The resulting outcome may be that Oregon will become more hospitable to grape varietals grown in warmer regions of California such as Syrah. In fact, Oregon may be eventually better suited than California for many grape varieties grown there now.

Removing Wine Labels

I ran across an interesting article in the Los Angeles Times today. It seems that many fine restaurants will remove a special wine label, but they don’t advertise it as it is time consuming and difficult. You have to ask. Most sommeliers seem to soak the bottle for 15-20 minutes in warm or very hot water and then carefully remove it. Sometimes the glue fails to dissolve and the label cannot be removed. For that reason, some restaurants prefer a product called Labeloff that removes the printed layer of the label using an adhesive sheet. It is said to work 90% of the time. The cost is less than $1 a label and can be purchased at

Picking Up Loose Ends

Regarding the recent feature on Domaine Dujac in the PinotFile, Joe Davis of Arcadian Winery informs me that Christophe Marin worked as the vigneron for Dujac going back to 1983, but he was killed in 2000 by a Belgian tourist who ran a stop sign and hit Christophe who was riding a Vespa at the time. This was a deeply tragic event for Jacques.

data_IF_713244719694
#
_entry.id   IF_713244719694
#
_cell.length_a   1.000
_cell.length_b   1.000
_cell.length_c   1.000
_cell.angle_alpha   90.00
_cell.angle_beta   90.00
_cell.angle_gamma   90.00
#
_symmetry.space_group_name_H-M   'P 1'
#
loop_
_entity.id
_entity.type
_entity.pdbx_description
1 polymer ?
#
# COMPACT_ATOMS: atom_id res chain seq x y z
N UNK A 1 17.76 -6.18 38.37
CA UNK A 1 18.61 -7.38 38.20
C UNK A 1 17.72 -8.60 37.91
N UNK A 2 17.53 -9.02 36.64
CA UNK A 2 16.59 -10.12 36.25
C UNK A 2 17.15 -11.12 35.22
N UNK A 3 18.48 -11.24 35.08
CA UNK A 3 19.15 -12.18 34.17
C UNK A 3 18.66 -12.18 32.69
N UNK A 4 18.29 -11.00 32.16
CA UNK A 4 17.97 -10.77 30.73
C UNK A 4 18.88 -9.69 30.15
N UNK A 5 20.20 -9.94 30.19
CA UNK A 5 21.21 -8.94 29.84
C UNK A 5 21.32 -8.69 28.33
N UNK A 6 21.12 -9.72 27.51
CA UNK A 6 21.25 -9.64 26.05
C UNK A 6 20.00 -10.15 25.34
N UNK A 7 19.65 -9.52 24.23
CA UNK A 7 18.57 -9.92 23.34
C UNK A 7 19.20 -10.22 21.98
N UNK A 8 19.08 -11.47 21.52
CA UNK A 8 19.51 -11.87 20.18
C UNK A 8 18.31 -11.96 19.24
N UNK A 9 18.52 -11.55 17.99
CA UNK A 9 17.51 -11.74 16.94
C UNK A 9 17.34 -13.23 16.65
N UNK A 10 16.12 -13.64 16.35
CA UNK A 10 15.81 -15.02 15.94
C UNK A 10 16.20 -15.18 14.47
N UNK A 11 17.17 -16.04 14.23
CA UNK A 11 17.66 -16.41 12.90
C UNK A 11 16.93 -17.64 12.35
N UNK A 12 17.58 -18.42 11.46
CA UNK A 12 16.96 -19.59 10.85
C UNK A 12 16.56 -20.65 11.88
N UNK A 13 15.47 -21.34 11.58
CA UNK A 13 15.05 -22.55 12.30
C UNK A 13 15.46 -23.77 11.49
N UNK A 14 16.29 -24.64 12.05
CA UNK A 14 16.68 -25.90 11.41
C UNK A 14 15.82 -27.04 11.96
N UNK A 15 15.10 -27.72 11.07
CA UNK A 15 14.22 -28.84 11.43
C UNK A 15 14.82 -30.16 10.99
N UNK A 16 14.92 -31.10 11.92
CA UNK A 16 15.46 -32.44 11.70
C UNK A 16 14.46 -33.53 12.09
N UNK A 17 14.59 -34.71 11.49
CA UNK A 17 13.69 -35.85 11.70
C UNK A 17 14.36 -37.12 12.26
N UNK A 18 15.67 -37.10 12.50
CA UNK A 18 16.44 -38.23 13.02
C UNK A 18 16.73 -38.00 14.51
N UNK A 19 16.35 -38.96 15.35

Regarding Mount Carmel Vineyard, readers wrote to inform me that Mount Carmel Vineyard was planted in 1991 by Paul Albrecht and Ron Piazza. This steep, south-facing, 22-acre vineyard is planted to 15 acres of Pinot Noir (667, 2A, 5, 115, 777, and Mt Eden) and 7 acres of Chardonnay (Wente clone) on soils of Botella clay and limestone. The vines are mostly self-rooted and have been dry farmed for years. The vineyard overlooks the famous Sanford and Benedict Vineyard and is just west of Sea Smoke. The 2004 bottling of Babcock Mount Carmel Pinot Noir will be the last for Babcock, because the vineyard is now a monopole in the hands of Brewer- Clifton and managed by vineyard manager, Francisco Ramirez. Look for the 2005 Brewer-Clifton Mount Carmel Pinot Noir and Chardonnay.

Regarding the feature a few months ago in the PinotFile on Costco as a source for fine wine. A reader pointed out that shopping at Costco is “a dreary way to shop for wine, with a huge shopping cart, a wait in long lines at checkout, and then a search to see if you have paid for what you are carting away.” He noted that it is “a much more rewarding and interesting shopping experience dealing with knowledgeable and personable wine merchants who have passion for their work.” I couldn’t agree more. Costco is definitely not a source for artisan Pinot Noirs and remains only a mainstream source for wines much like supermarkets, albeit with better prices. With some high production items, like Champagne, Costco buys in huge quantities and can offer very low prices.